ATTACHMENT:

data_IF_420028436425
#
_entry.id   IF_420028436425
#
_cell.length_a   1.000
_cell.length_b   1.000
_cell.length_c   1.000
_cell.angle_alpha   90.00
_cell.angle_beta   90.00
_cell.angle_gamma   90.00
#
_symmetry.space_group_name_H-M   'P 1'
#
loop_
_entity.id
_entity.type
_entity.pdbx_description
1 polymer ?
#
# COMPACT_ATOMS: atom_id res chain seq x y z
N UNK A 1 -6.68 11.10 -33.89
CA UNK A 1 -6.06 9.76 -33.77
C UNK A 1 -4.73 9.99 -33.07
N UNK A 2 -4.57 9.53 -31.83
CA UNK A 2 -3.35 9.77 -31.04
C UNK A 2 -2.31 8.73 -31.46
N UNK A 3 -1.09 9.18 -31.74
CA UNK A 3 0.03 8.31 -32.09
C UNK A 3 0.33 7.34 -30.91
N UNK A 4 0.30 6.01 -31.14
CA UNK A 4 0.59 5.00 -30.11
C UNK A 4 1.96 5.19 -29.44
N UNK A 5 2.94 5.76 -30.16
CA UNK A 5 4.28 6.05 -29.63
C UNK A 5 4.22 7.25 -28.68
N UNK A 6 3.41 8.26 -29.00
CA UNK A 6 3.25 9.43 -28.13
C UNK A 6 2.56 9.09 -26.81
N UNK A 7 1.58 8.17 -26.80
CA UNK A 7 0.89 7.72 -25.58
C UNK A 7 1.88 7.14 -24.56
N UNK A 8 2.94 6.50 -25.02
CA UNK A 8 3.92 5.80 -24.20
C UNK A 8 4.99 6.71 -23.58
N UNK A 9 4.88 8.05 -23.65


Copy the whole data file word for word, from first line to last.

data_IF_420028436425
#
_entry.id   IF_420028436425
#
_cell.length_a   1.000
_cell.length_b   1.000
_cell.length_c   1.000
_cell.angle_alpha   90.00
_cell.angle_beta   90.00
_cell.angle_gamma   90.00
#
_symmetry.space_group_name_H-M   'P 1'
#
loop_
_entity.id
_entity.type
_entity.pdbx_description
1 polymer ?
#
# COMPACT_ATOMS: atom_id res chain seq x y z
N UNK A 1 -6.68 11.10 -33.89
CA UNK A 1 -6.06 9.76 -33.77
C UNK A 1 -4.73 9.99 -33.07
N UNK A 2 -4.57 9.53 -31.83
CA UNK A 2 -3.35 9.77 -31.04
C UNK A 2 -2.31 8.73 -31.46
N UNK A 3 -1.09 9.18 -31.74
CA UNK A 3 0.03 8.31 -32.09
C UNK A 3 0.33 7.34 -30.91
N UNK A 4 0.30 6.01 -31.14
CA UNK A 4 0.59 5.00 -30.11
C UNK A 4 1.96 5.19 -29.44
N UNK A 5 2.94 5.76 -30.16
CA UNK A 5 4.28 6.05 -29.63
C UNK A 5 4.22 7.25 -28.68
N UNK A 6 3.41 8.26 -29.00
CA UNK A 6 3.25 9.43 -28.13
C UNK A 6 2.56 9.09 -26.81
N UNK A 7 1.58 8.17 -26.80
CA UNK A 7 0.89 7.72 -25.58
C UNK A 7 1.88 7.14 -24.56
N UNK A 8 2.94 6.50 -25.02
CA UNK A 8 3.92 5.80 -24.20
C UNK A 8 4.99 6.71 -23.58
N UNK A 9 4.88 8.05 -23.65